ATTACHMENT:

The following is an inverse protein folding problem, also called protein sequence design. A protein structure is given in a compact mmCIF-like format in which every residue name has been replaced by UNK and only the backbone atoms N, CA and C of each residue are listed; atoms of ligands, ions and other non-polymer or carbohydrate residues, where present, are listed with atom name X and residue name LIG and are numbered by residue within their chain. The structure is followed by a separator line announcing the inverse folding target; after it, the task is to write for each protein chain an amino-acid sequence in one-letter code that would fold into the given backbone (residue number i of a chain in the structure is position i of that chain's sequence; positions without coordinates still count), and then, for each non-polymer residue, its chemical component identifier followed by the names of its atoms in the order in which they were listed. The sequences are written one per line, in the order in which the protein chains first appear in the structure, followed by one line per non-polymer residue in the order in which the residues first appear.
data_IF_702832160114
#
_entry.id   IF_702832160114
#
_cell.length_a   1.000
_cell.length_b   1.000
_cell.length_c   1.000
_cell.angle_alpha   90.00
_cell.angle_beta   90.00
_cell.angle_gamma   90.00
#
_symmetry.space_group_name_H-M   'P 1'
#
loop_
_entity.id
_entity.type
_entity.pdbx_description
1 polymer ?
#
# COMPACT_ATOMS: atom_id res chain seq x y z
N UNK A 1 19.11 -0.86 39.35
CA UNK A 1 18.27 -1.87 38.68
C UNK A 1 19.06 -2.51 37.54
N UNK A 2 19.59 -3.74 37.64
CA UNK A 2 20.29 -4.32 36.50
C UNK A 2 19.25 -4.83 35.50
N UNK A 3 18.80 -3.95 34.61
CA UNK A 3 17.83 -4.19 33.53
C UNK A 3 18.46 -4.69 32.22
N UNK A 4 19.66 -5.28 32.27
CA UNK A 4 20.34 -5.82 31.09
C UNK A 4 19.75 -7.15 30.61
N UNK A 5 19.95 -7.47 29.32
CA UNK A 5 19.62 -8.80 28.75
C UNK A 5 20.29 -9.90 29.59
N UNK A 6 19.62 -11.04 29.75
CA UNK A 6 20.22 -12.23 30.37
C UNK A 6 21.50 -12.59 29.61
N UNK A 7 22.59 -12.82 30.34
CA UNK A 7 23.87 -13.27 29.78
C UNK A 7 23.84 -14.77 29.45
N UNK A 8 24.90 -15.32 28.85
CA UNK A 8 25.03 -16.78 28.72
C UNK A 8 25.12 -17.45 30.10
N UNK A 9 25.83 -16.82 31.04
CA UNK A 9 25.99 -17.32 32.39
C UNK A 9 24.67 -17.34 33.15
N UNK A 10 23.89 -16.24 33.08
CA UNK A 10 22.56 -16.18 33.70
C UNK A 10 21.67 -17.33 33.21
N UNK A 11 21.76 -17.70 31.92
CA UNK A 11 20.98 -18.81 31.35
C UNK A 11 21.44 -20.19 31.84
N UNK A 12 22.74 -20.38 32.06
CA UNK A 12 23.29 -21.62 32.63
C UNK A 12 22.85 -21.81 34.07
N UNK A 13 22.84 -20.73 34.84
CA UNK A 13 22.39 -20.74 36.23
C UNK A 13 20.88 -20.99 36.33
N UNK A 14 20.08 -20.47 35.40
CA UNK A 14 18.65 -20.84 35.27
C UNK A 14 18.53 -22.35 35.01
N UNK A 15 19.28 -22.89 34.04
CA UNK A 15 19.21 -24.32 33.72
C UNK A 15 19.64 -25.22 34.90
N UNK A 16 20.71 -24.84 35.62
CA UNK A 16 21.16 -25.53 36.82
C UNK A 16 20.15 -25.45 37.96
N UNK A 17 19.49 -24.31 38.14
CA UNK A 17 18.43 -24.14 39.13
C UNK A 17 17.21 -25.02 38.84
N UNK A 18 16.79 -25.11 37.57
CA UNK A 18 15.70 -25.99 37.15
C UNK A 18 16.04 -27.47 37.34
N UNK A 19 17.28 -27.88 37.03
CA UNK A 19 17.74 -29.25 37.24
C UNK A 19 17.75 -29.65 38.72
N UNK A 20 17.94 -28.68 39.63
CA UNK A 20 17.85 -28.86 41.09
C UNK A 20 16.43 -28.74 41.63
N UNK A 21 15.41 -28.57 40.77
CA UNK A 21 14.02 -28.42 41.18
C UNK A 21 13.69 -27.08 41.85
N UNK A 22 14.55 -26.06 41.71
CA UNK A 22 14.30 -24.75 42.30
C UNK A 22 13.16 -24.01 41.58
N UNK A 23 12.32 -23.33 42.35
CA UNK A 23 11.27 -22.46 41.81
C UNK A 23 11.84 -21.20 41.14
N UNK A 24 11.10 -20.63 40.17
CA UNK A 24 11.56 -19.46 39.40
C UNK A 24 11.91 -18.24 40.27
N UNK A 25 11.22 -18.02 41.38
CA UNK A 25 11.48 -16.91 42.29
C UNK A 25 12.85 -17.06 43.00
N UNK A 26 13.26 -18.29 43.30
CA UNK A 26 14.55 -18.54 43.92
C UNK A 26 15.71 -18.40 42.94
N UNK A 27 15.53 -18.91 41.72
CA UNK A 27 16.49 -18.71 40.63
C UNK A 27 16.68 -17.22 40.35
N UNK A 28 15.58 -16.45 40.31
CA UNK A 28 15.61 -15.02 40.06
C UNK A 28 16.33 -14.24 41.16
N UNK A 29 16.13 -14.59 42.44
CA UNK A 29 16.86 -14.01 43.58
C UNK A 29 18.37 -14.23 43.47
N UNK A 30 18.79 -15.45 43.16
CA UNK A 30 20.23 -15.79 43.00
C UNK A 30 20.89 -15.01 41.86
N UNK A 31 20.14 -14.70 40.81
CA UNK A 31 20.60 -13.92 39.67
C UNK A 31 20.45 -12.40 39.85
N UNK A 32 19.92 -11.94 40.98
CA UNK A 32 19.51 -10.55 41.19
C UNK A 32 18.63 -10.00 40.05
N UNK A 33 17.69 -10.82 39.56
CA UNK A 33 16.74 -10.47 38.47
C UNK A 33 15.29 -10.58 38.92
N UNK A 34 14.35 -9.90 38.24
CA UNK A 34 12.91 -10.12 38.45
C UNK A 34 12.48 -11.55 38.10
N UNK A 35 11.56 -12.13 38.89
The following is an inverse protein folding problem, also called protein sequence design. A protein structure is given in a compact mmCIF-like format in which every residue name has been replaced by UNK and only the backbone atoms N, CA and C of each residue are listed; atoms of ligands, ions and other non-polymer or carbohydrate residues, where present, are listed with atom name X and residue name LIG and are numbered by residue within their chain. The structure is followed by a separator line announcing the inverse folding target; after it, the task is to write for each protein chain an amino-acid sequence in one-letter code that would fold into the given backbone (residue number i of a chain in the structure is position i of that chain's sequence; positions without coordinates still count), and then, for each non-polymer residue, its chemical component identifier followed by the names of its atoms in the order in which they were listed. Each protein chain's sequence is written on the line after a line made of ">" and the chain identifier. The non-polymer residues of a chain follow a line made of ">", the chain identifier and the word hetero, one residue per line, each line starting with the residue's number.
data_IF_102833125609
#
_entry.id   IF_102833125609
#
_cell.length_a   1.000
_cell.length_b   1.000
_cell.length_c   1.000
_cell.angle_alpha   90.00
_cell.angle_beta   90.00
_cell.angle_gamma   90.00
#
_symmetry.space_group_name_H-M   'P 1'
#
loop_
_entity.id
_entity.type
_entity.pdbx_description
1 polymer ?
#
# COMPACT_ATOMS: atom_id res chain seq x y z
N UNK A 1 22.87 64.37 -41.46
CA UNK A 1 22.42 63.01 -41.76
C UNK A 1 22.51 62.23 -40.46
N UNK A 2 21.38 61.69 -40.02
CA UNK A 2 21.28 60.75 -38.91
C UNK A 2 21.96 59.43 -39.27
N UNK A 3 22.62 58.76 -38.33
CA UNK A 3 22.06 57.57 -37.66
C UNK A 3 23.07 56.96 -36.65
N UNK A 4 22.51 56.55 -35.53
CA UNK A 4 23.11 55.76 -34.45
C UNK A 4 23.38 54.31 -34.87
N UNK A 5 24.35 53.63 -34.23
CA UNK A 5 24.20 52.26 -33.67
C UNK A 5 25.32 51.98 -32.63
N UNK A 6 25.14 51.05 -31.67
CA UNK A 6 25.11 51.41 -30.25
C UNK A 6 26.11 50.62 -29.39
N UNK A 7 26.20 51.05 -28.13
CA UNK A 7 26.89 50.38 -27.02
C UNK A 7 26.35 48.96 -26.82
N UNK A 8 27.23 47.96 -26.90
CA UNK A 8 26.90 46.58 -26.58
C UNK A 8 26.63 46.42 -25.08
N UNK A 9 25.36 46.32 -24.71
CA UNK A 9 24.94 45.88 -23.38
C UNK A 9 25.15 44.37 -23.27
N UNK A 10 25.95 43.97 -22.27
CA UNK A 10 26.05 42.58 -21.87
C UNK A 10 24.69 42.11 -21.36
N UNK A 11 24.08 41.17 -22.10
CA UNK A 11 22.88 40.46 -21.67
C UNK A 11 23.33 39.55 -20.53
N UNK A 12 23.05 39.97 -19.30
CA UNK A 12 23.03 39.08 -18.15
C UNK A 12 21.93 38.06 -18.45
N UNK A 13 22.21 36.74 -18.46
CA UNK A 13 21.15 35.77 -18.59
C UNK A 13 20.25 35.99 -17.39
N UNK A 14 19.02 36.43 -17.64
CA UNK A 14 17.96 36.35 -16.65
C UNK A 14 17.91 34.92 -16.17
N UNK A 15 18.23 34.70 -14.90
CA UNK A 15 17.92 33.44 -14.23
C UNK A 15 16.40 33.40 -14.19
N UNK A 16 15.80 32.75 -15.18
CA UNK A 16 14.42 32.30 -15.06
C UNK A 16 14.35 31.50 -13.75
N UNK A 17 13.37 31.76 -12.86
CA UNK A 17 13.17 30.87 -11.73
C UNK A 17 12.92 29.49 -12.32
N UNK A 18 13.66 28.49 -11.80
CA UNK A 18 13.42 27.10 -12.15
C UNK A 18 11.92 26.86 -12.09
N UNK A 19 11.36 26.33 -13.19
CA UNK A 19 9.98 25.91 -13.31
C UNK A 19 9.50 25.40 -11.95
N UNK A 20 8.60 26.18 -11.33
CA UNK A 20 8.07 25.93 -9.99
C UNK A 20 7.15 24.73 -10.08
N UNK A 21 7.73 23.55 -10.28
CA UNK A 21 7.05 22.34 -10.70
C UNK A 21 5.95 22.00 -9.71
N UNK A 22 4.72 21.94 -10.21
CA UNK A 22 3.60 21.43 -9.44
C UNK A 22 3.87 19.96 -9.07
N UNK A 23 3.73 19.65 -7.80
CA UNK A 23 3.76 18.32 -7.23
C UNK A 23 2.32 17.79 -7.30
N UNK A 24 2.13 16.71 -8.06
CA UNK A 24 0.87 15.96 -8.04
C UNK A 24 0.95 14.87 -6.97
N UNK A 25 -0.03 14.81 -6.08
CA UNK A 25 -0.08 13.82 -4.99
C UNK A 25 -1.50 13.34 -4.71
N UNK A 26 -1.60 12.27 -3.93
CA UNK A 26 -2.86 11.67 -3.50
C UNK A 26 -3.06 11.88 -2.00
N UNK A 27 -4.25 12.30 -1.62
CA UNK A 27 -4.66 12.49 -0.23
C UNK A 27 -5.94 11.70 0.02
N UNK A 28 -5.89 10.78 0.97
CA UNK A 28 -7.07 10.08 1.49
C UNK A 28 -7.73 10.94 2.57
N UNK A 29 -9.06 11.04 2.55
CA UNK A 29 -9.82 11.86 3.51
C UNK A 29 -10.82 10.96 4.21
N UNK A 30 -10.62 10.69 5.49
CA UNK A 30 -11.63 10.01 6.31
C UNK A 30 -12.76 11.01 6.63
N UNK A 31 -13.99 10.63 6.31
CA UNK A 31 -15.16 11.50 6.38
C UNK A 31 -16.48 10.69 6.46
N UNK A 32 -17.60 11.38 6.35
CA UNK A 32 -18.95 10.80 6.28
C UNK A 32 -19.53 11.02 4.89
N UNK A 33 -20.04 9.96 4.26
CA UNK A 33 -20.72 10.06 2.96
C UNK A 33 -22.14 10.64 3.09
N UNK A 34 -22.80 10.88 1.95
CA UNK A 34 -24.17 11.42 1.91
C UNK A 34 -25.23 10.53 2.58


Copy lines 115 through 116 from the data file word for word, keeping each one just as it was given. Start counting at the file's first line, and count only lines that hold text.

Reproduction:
N UNK A 32 19.92 -11.94 40.98
CA UNK A 32 19.51 -10.55 41.19